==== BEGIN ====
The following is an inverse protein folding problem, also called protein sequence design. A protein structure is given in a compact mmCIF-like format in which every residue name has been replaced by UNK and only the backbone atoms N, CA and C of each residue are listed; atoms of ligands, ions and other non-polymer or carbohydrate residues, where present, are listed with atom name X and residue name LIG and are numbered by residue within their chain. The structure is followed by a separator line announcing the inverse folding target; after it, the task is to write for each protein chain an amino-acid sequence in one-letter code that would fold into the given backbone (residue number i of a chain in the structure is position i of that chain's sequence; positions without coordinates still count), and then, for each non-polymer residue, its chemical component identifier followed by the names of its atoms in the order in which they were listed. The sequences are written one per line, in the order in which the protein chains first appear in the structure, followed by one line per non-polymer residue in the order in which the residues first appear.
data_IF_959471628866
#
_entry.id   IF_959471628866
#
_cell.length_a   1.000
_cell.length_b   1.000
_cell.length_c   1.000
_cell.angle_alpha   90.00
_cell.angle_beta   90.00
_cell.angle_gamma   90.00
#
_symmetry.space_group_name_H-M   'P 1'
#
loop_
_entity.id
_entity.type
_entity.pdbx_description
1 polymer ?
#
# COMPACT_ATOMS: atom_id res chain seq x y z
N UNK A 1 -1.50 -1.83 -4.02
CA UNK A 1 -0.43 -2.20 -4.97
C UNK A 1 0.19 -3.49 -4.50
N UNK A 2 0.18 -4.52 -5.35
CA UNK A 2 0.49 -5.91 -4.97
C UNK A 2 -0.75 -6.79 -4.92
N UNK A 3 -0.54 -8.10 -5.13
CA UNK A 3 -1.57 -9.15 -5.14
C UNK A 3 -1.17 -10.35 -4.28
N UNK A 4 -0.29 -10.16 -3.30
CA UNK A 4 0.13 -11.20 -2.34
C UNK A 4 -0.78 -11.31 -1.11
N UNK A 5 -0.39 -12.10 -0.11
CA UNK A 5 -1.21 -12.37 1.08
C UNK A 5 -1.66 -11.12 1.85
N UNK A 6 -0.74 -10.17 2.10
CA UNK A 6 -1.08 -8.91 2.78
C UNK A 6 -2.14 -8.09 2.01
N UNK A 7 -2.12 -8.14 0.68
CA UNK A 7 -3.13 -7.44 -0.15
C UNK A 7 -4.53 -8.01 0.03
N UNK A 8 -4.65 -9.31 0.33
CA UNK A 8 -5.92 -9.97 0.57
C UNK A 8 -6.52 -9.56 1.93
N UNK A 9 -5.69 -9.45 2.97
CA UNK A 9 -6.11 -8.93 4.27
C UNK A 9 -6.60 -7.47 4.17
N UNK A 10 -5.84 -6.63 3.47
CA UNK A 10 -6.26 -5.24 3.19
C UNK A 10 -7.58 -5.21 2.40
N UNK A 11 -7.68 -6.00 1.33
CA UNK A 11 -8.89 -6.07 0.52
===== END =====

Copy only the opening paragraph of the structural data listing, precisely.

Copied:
The following is an inverse protein folding problem, also called protein sequence design. A protein structure is given in a compact mmCIF-like format in which every residue name has been replaced by UNK and only the backbone atoms N, CA and C of each residue are listed; atoms of ligands, ions and other non-polymer or carbohydrate residues, where present, are listed with atom name X and residue name LIG and are numbered by residue within their chain. The structure is followed by a separator line announcing the inverse folding target; after it, the task is to write for each protein chain an amino-acid sequence in one-letter code that would fold into the given backbone (residue number i of a chain in the structure is position i of that chain's sequence; positions without coordinates still count), and then, for each non-polymer residue, its chemical component identifier followed by the names of its atoms in the order in which they were listed. The sequences are written one per line, in the order in which the protein chains first appear in the structure, followed by one line per non-polymer residue in the order in which the residues first appear.